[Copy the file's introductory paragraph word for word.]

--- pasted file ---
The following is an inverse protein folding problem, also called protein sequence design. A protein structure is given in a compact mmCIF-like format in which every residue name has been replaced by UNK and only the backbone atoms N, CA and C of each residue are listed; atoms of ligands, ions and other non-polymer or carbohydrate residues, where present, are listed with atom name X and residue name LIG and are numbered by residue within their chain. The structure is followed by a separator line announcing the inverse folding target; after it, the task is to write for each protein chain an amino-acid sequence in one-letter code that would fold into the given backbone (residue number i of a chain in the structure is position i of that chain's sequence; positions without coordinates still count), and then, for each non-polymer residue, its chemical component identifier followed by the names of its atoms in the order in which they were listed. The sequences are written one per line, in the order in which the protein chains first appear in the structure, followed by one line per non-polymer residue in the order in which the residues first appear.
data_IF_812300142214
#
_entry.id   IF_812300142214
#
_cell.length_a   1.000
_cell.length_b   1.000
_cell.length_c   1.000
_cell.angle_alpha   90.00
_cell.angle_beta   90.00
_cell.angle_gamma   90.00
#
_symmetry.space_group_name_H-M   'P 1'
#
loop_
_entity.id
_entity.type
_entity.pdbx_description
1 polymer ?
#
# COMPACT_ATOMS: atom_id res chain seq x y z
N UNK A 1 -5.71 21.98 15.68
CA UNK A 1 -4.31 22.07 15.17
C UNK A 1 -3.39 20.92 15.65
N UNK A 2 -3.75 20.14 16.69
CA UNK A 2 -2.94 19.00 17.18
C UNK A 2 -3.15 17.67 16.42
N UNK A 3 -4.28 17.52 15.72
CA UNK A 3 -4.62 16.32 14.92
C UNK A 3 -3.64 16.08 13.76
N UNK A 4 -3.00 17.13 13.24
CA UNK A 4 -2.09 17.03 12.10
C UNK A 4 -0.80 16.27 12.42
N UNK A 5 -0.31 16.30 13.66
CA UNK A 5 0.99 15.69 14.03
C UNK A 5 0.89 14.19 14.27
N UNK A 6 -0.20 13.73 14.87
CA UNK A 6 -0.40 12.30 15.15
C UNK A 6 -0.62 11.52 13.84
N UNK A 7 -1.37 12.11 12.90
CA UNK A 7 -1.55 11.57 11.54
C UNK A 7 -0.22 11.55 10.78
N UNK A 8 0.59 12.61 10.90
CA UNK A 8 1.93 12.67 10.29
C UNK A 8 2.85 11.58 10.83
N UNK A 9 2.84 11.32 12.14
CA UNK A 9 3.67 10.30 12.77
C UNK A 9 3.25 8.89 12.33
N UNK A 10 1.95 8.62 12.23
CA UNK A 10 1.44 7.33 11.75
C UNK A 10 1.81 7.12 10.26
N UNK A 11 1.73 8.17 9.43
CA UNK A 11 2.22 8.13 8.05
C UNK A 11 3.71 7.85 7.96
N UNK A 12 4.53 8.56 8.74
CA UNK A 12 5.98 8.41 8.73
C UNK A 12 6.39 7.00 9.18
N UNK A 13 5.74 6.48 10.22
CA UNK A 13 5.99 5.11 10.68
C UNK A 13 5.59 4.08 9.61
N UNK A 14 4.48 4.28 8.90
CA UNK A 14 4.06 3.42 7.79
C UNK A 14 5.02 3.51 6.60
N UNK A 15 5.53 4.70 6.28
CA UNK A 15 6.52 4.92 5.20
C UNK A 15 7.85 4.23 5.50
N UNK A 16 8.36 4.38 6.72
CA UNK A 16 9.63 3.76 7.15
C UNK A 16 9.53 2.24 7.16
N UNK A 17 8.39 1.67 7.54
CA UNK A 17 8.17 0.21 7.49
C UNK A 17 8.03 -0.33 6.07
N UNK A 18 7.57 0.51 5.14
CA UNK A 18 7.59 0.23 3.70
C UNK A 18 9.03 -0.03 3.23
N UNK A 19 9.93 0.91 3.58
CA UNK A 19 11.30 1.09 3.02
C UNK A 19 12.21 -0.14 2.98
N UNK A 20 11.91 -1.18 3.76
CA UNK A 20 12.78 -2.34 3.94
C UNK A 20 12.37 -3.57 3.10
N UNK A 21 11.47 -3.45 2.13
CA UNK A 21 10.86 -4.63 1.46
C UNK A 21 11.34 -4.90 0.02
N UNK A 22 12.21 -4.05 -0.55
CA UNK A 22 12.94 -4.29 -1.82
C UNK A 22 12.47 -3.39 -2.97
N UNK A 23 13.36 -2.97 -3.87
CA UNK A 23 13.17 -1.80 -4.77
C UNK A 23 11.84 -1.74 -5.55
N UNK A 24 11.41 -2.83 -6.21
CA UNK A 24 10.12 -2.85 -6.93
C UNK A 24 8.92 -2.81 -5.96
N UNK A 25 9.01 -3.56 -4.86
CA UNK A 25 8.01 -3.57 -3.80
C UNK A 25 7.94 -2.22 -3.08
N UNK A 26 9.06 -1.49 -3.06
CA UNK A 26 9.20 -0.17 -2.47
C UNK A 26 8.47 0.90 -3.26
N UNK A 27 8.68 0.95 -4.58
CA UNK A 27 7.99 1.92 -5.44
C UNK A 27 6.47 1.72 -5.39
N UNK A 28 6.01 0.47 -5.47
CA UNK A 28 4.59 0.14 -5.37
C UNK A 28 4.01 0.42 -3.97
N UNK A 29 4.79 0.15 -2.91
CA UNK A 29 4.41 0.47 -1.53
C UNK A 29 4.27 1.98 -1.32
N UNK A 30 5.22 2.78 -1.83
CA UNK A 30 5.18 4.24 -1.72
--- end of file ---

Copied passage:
The following is an inverse protein folding problem, also called protein sequence design. A protein structure is given in a compact mmCIF-like format in which every residue name has been replaced by UNK and only the backbone atoms N, CA and C of each residue are listed; atoms of ligands, ions and other non-polymer or carbohydrate residues, where present, are listed with atom name X and residue name LIG and are numbered by residue within their chain. The structure is followed by a separator line announcing the inverse folding target; after it, the task is to write for each protein chain an amino-acid sequence in one-letter code that would fold into the given backbone (residue number i of a chain in the structure is position i of that chain's sequence; positions without coordinates still count), and then, for each non-polymer residue, its chemical component identifier followed by the names of its atoms in the order in which they were listed. The sequences are written one per line, in the order in which the protein chains first appear in the structure, followed by one line per non-polymer residue in the order in which the residues first appear.